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Curry Mee to Happiness

By: Wei Qing Lim

Being gluten-free is not my only personality trait, I promise! I have also spent a large chunk of my life moving around, living in a total of five countries. I won’t bore you with the details, but I’ll say this: while moving has its perks, it also comes with drawbacks, such as the fear of starting over, and the sense of dread that comes with leaving a place that became home. Thankfully, there was one thing that remained stable and familiar through it all -- food. My mom never failed to comfort me with her amazing, home-cooked meals. Nervous about the first day of school in a new country? It all goes away with a hot, steaming bowl of the Malaysian classic, curry mee. It may look like a simple bowl of noodles, but trust me, it is so much more than that.

Curry mee is intricately tied to so many of my memories. I remember summers in Malaysia as a child, being so excited for bed because I knew that I would be able to get curry mee for breakfast at a local hawker center. I would go up to the uncle’s curry mee stand and watch in awe as he tossed his iconic yellow noodles into a bowl with lightning speed, then proceeded to litter the bed of noodles with shreds of chicken, fish cake, green beans, tofu skin, and half of a hardboiled egg. After accounting for all the ingredients, he would dip his ladle into a large, metal pot filled with rich orange broth. Arguably the most crucial part of the dish, this deep and complex broth is made up of sweet shrimp shells, chicken bones, shallots, coconut milk, and a generous amount of chili. I watched as he poured the concoction into the bowl, soaking the contents with the perfectly balanced spicy and coconut-y soup.

For two months, that was all I ate for breakfast, and always with the same amount of enthusiasm. I like to think that I got my love for curry mee from my dad. We would eat it together every day, side by side. I would pair my noodles with a can of 100 Plus, while my dad would have his cup of hot teh tarik. We would leave the center with full bellies and empty bowls-- there wasn’t a lick of soup or a shred of chicken in sight.

If anything, moving has taught me how to be resilient and how to adapt to new environments. While change is scary and can be unpleasant at first, I always remind myself that life is full of simple joys, like a bowl of curry mee. I can’t eat curry mee at most hawker places now, but I still think about devouring a bowl of it from time to time. On the bright side, my aunt is an amazing chef and makes homemade curry noodles that I always look forward to eating when I’m home!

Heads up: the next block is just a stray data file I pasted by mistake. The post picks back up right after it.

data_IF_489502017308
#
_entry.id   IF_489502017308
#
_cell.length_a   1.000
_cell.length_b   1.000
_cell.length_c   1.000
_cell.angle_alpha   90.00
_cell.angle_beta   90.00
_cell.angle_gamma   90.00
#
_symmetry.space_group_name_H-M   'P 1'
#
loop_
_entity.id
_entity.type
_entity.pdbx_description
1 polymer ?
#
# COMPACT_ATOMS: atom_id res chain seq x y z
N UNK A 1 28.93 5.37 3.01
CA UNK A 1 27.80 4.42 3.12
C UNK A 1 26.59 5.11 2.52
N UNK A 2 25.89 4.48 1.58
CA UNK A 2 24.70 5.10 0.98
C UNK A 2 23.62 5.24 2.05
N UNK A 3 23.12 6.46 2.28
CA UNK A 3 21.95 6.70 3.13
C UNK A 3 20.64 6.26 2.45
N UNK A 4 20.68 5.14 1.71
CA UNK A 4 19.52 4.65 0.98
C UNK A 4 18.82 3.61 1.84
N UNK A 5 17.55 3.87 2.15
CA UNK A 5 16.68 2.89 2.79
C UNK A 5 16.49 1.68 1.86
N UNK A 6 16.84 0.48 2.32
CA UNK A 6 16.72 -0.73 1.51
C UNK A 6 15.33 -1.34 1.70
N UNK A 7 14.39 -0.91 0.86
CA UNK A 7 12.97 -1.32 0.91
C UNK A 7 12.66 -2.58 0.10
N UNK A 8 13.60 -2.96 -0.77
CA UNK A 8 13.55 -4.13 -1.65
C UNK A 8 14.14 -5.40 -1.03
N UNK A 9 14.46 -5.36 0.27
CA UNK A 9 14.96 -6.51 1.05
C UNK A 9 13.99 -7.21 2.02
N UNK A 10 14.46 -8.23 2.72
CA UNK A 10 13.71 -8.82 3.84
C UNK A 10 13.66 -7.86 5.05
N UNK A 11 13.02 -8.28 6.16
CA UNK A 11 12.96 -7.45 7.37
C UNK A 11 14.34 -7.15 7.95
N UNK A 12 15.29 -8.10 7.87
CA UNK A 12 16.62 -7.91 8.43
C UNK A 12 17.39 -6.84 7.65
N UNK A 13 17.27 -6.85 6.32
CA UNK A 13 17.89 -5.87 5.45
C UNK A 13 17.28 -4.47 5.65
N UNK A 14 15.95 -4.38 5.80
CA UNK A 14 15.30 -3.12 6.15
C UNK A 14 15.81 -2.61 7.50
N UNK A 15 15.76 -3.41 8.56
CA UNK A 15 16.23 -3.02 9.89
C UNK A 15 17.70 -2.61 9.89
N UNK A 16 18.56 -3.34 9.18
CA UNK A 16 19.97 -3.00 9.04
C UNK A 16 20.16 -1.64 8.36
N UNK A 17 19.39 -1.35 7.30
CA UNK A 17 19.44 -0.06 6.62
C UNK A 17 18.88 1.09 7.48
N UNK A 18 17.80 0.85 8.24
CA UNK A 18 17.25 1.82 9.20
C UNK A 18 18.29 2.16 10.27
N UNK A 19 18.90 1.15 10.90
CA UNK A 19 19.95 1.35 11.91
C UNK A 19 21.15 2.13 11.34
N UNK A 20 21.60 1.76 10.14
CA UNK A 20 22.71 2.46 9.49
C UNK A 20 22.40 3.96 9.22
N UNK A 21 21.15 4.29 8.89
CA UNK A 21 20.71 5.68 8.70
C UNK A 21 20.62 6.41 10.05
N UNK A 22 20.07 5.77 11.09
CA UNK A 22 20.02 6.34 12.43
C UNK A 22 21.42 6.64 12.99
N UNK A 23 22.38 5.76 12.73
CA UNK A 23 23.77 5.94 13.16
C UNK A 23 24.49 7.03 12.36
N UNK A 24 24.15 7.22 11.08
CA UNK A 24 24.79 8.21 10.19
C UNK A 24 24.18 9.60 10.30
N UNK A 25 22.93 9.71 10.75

Here’s her rendition of curry mee that you can try at home-- I hope it brings you the same joy it brought me!

THE RECIPE - Curry Mee

Recipe by : @foodsimplistic

Serves: 5 - 6


  • 1/3 cup coconut oil (or any vegetable oil)

  • 1 - 2 chicken breasts (skin removed)

  • 400ml coconut milk (if using cream, dilute with water, ratio 1:1 ->200ml  cream + 200ml water)

  • 350g of dried rice vermicelli (soak in warm water for 30 minutes to soften )

  • 6 - 8 pieces of shrimp (peeled and deveined)

  • 5 strands of long beans (cut into 1” lengths)

  • 10 pieces of fish balls

  • 200g of firm tofu (sliced and deep-fried)

  • Salt to taste

Spice Paste

  • 5 shallots (peeled and halved)

  • 3 cloves garlic (peeled, and halved)

  • 3 - 5 dried chilies (seeded and soaked in hot water to soften)

  • 1-2 stalk lemongrass (slice bottom third into rings)

  • 1/2 cup curry powder (for meat curry)


  • 300g pea sprouts

  • 3 to 4 sprigs mint leaves (stems removed)

  • 1 lime (cut into wedges)

  • 4 to 6 tsp fried chili paste (optional)


  1. Blend all spice paste ingredients with ¼ cup water until smooth. Pour mixture into a bowl.

  2. Mix with curry powder to form a thick paste. Set aside.

  3. Heat oil in a frying pan over medium heat. Fry tofu pieces until golden in color. Remove and set aside.

  4. Using the same oil (leftover from frying tofu), in a large pot over medium heat, stir fry spice paste until fragrant, about 5 minutes.

  5. Add chicken breasts and cook until opaque, for about 3 minutes.

  6. Pour in 6 cups water. Cover and bring broth to a boil. Reduce heat and allow it to simmer for 20 minutes.

  7. In the meantime, fill a separate pot half full of water. Bring to a boil. Add the dried rice vermicelli and cook for 2 minutes. Remove with a metal strainer. Set aside.

  8. Remove chicken breasts from curry broth with tongs. When cool enough to handle, shred the meat.

  9. Cook shrimp by lowering them into the curry broth. Allow shrimp to cook for 3 to 4 minutes until they curl and turn pink. Remove and set aside.

  10. Repeat for fish balls and long beans. Remove and set aside.

  11. Pour coconut milk into the broth. Bring it up to a simmer and allow coconut milk to heat through. Turn off heat.

Assembling Process:

1. Place a portion of noodles, some shredded chicken, shrimps, fish balls, long beans, and fried tofu in a bowl.

2. Ladle curry broth over noodles.

3. Garnish with pea sprouts and mint leaves.

4. Serve Immediately with fried chili paste and lime wedges.

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